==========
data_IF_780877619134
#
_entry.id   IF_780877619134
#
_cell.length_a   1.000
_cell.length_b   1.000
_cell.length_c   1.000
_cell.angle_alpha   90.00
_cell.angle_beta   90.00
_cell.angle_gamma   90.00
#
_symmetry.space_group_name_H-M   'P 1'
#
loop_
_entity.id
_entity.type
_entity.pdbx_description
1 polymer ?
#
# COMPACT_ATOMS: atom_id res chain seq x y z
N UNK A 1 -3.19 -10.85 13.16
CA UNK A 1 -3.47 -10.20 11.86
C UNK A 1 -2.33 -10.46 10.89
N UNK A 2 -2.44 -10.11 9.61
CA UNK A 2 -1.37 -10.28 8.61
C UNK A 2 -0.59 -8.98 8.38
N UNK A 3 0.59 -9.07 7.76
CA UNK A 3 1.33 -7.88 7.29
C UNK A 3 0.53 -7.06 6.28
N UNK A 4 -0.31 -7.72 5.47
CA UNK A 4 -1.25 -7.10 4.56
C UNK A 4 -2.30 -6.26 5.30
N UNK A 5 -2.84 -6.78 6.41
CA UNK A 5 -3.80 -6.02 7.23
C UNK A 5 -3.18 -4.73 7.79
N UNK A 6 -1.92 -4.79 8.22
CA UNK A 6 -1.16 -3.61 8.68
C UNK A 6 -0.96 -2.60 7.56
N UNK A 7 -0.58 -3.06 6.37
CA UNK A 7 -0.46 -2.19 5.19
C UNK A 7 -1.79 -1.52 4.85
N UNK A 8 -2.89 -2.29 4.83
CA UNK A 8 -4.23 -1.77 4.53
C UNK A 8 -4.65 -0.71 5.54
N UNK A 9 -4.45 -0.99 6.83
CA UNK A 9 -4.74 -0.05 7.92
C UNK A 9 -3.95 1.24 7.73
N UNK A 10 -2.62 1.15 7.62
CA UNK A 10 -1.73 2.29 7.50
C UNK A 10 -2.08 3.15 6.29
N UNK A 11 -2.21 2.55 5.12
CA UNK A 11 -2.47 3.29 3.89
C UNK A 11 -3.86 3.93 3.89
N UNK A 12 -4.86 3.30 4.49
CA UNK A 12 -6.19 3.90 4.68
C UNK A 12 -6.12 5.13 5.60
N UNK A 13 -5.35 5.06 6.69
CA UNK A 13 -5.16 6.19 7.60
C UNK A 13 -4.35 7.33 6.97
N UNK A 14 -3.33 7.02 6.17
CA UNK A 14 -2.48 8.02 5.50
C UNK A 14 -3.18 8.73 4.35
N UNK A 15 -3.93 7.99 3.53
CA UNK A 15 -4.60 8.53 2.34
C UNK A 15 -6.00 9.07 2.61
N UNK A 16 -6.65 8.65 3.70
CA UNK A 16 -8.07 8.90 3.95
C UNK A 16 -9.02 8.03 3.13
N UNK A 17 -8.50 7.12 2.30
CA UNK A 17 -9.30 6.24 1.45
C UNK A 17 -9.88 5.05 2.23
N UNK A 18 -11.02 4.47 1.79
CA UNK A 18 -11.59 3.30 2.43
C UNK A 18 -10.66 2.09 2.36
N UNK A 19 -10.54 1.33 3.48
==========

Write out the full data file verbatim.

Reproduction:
data_IF_780877619134
#
_entry.id   IF_780877619134
#
_cell.length_a   1.000
_cell.length_b   1.000
_cell.length_c   1.000
_cell.angle_alpha   90.00
_cell.angle_beta   90.00
_cell.angle_gamma   90.00
#
_symmetry.space_group_name_H-M   'P 1'
#
loop_
_entity.id
_entity.type
_entity.pdbx_description
1 polymer ?
#
# COMPACT_ATOMS: atom_id res chain seq x y z
N UNK A 1 -3.19 -10.85 13.16
CA UNK A 1 -3.47 -10.20 11.86
C UNK A 1 -2.33 -10.46 10.89
N UNK A 2 -2.44 -10.11 9.61
CA UNK A 2 -1.37 -10.28 8.61
C UNK A 2 -0.59 -8.98 8.38
N UNK A 3 0.59 -9.07 7.76
CA UNK A 3 1.33 -7.88 7.29
C UNK A 3 0.53 -7.06 6.28
N UNK A 4 -0.31 -7.72 5.47
CA UNK A 4 -1.25 -7.10 4.56
C UNK A 4 -2.30 -6.26 5.30
N UNK A 5 -2.84 -6.78 6.41
CA UNK A 5 -3.80 -6.02 7.23
C UNK A 5 -3.18 -4.73 7.79
N UNK A 6 -1.92 -4.79 8.22
CA UNK A 6 -1.16 -3.61 8.68
C UNK A 6 -0.96 -2.60 7.56
N UNK A 7 -0.58 -3.06 6.37
CA UNK A 7 -0.46 -2.19 5.19
C UNK A 7 -1.79 -1.52 4.85
N UNK A 8 -2.89 -2.29 4.83
CA UNK A 8 -4.23 -1.77 4.53
C UNK A 8 -4.65 -0.71 5.54
N UNK A 9 -4.45 -0.99 6.83
CA UNK A 9 -4.74 -0.05 7.92
C UNK A 9 -3.95 1.24 7.73
N UNK A 10 -2.62 1.15 7.62
CA UNK A 10 -1.73 2.29 7.50
C UNK A 10 -2.08 3.15 6.29
N UNK A 11 -2.21 2.55 5.12
CA UNK A 11 -2.47 3.29 3.89
C UNK A 11 -3.86 3.93 3.89
N UNK A 12 -4.86 3.30 4.49
CA UNK A 12 -6.19 3.90 4.68
C UNK A 12 -6.12 5.13 5.60
N UNK A 13 -5.35 5.06 6.69
CA UNK A 13 -5.16 6.19 7.60
C UNK A 13 -4.35 7.33 6.97
N UNK A 14 -3.33 7.02 6.17
CA UNK A 14 -2.48 8.02 5.50
C UNK A 14 -3.18 8.73 4.35
N UNK A 15 -3.93 7.99 3.53
CA UNK A 15 -4.60 8.53 2.34
C UNK A 15 -6.00 9.07 2.61
N UNK A 16 -6.65 8.65 3.70
CA UNK A 16 -8.07 8.90 3.95
C UNK A 16 -9.02 8.03 3.13
N UNK A 17 -8.50 7.12 2.30
CA UNK A 17 -9.30 6.24 1.45
C UNK A 17 -9.88 5.05 2.23
N UNK A 18 -11.02 4.47 1.79
CA UNK A 18 -11.59 3.30 2.43
C UNK A 18 -10.66 2.09 2.36
N UNK A 19 -10.54 1.33 3.48